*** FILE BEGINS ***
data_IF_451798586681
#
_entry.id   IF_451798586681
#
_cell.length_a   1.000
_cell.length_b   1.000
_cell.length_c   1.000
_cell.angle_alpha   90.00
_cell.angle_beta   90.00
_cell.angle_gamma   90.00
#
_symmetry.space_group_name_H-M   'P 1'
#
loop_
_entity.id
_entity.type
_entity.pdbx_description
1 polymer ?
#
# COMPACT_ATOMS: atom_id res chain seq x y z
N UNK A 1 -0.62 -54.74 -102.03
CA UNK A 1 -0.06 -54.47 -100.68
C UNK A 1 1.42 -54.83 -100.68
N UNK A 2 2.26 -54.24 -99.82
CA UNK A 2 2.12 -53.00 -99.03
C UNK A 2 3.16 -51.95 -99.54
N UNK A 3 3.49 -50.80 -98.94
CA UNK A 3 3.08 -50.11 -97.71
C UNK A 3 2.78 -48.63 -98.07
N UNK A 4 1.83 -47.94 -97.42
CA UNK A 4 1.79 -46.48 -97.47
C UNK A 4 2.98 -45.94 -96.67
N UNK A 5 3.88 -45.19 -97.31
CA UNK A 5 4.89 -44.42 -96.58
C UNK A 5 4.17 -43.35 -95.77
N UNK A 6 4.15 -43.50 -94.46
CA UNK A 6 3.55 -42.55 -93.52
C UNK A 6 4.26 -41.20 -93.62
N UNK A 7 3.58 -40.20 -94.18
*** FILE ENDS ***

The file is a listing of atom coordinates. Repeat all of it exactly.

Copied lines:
data_IF_451798586681
#
_entry.id   IF_451798586681
#
_cell.length_a   1.000
_cell.length_b   1.000
_cell.length_c   1.000
_cell.angle_alpha   90.00
_cell.angle_beta   90.00
_cell.angle_gamma   90.00
#
_symmetry.space_group_name_H-M   'P 1'
#
loop_
_entity.id
_entity.type
_entity.pdbx_description
1 polymer ?
#
# COMPACT_ATOMS: atom_id res chain seq x y z
N UNK A 1 -0.62 -54.74 -102.03
CA UNK A 1 -0.06 -54.47 -100.68
C UNK A 1 1.42 -54.83 -100.68
N UNK A 2 2.26 -54.24 -99.82
CA UNK A 2 2.12 -53.00 -99.03
C UNK A 2 3.16 -51.95 -99.54
N UNK A 3 3.49 -50.80 -98.94
CA UNK A 3 3.08 -50.11 -97.71
C UNK A 3 2.78 -48.63 -98.07
N UNK A 4 1.83 -47.94 -97.42
CA UNK A 4 1.79 -46.48 -97.47
C UNK A 4 2.98 -45.94 -96.67
N UNK A 5 3.88 -45.19 -97.31
CA UNK A 5 4.89 -44.42 -96.58
C UNK A 5 4.17 -43.35 -95.77
N UNK A 6 4.15 -43.50 -94.46
CA UNK A 6 3.55 -42.55 -93.52
C UNK A 6 4.26 -41.20 -93.62
N UNK A 7 3.58 -40.20 -94.18